x
Breaking News
More () »

WNEP.com | News, Weather & Sports from WNEP-TV — Proud to Serve Northeastern and Central Pennsylvania

Local Author Tells School Shooting Survivor Stories

LACKAWANNA COUNTY, Pa. — “They’re sending texts to their kids and sitting in this parking lot waiting and waiting and waiting for the response that never ...

LACKAWANNA COUNTY, Pa. -- “They’re sending texts to their kids and sitting in this parking lot waiting and waiting and waiting for the response that never comes,” author Amye Archer said.

"If I don’t make it, I love you." That was a text that was sent from a student to her parent during the Parkland shooting last year. It's now the title of this book by Archer from Scott Township.

“I watched one afternoon as my son’s kindergarten class was herded into the closet with their teacher for a lockdown drill. To follow protocol, I, as a classroom visitor, had to crouch under a shelf near the back of the room. I knew it was a drill, but I panicked.”

That was Archer reading an excerpt from a chapter written by Jami Amo, one of the 60 survivors who shares her story in the book. Jami was a 15-year-old student at Columbine High School in 1999 when two of her fellow students went on a shooting spree, killing 13 people, in what was the worst high school shooting in the country at the time.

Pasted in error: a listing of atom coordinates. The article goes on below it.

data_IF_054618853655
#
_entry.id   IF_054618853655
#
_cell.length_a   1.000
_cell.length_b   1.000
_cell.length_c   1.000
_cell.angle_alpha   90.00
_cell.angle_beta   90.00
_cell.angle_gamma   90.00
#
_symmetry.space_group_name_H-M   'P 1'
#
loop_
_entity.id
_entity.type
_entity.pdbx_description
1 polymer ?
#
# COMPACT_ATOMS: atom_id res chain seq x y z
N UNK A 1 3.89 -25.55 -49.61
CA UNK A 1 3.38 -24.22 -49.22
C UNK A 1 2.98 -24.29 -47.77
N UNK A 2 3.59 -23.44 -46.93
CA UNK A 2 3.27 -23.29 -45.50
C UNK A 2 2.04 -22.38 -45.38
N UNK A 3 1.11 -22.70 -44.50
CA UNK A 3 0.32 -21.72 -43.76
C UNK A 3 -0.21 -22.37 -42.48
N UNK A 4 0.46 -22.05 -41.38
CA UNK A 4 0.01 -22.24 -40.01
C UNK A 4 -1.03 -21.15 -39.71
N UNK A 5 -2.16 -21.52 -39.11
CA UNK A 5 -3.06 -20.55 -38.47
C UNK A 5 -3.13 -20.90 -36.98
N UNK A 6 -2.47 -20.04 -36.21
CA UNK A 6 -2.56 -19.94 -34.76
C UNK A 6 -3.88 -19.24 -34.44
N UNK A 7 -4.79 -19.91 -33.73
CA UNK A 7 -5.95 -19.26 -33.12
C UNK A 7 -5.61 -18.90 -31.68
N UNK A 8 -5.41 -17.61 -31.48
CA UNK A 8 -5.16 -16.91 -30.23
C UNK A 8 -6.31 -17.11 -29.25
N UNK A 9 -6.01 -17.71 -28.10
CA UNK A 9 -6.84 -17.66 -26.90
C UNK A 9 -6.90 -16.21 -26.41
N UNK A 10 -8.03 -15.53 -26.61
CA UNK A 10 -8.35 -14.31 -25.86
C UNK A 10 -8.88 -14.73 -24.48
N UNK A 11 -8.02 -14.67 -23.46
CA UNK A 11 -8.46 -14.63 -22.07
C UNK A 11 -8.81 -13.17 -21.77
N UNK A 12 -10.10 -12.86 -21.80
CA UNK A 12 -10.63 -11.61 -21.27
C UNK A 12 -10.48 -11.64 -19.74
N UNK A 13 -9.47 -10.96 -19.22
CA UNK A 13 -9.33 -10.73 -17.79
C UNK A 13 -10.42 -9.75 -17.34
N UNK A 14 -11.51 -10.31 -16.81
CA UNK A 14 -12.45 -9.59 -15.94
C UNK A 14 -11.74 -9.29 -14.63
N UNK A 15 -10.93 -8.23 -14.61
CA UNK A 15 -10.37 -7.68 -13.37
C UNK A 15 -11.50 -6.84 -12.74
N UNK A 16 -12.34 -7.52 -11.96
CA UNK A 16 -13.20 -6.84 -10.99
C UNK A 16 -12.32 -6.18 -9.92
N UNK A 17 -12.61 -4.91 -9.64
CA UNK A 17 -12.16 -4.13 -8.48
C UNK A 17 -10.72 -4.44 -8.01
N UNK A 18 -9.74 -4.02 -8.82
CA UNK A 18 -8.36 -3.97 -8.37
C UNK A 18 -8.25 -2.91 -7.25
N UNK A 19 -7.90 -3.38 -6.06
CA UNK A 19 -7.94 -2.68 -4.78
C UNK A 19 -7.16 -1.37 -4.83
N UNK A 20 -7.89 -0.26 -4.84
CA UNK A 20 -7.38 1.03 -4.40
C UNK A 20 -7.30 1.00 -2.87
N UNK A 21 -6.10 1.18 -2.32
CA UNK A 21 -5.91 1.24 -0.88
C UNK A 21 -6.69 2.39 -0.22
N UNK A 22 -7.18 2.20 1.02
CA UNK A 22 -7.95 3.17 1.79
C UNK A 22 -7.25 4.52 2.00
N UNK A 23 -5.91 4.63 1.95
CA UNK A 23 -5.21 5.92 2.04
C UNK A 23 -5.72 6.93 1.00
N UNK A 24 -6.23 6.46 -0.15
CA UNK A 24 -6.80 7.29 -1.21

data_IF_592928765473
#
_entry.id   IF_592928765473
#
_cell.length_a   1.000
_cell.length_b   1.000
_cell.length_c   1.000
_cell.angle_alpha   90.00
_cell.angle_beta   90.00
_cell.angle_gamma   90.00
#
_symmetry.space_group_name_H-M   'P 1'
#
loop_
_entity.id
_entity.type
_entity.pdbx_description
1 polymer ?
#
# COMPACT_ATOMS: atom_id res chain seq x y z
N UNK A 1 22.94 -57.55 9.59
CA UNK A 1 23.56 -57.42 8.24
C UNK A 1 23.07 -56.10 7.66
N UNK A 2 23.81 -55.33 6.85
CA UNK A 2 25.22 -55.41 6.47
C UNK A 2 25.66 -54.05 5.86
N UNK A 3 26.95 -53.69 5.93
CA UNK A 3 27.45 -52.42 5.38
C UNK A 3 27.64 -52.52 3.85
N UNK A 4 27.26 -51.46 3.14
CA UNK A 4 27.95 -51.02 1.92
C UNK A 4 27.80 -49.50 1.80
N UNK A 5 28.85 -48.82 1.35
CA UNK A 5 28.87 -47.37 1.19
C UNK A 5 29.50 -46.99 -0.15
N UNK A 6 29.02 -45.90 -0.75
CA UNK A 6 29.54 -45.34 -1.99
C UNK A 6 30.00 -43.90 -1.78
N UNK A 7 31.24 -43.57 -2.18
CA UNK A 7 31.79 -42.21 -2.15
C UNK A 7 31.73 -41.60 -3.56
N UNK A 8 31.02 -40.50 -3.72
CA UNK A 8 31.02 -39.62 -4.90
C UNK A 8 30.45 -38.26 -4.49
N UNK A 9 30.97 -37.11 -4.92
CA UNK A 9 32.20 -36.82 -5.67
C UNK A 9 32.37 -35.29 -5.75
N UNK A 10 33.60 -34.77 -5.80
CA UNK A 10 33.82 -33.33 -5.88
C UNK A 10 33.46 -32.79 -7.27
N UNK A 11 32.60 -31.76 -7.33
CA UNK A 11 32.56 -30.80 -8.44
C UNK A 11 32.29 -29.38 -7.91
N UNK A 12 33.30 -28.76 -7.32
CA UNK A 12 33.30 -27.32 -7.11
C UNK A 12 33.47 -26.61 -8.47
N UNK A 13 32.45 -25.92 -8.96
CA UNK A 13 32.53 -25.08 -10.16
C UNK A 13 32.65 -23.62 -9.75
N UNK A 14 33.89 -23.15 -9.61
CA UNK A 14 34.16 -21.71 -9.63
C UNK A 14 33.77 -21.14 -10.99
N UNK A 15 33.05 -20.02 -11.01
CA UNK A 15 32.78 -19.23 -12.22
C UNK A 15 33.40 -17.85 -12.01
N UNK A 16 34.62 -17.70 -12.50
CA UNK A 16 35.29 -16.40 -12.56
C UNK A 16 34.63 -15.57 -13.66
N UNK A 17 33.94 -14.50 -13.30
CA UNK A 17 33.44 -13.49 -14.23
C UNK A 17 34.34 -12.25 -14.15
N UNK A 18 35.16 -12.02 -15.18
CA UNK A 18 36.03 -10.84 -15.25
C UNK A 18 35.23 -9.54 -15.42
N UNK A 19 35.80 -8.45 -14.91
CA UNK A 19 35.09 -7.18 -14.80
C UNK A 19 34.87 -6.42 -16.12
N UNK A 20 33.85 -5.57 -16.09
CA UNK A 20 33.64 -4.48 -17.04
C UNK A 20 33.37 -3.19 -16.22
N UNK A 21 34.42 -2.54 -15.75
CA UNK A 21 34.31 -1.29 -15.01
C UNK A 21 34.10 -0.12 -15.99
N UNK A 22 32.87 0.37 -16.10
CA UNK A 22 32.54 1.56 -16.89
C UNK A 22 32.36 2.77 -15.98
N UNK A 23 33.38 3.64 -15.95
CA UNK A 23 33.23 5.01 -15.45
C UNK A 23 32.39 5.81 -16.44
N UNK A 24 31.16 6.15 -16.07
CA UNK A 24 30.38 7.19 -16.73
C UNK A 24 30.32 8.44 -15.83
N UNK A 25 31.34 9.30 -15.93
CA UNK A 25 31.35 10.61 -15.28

“For us at Columbine, we were kids. So, we were just kind of forced to grow up under that. Like we don’t know any other way,” Columbine survivor Amo said.

With the list of victims and survivors growing longer every year the goal of the book is to make sure their stories aren't forgotten. Amo shares that goal. But for her, it's personal.

"It’s just really painful because we’ve done this so many times. And there’s this cycle with the public outrage and people are horrified and then people just kind of move on and then it happens again somewhere else,” Amo said.

That's why the book is also about making an impact.

Once the book is released, Archer plans to send the book to every United States senator, as a call to action.

Archer says she doesn't wish to dictate the type of action lawmakers should take. She just wants to inspire them to do something to prevent more school shootings so she and her two daughters don't have to live in fear.

"I don't want them to be sitting in their 7th-grade classroom worried that somebody's gonna burst in with a gun and shoot them,” Archer said.

The book is set to be released on Tuesday, Sept. 3. Portions of the proceeds will go to groups that work with gun violence survivors.

You can hear more from Archer on WNEP's 'the creatives' podcast here.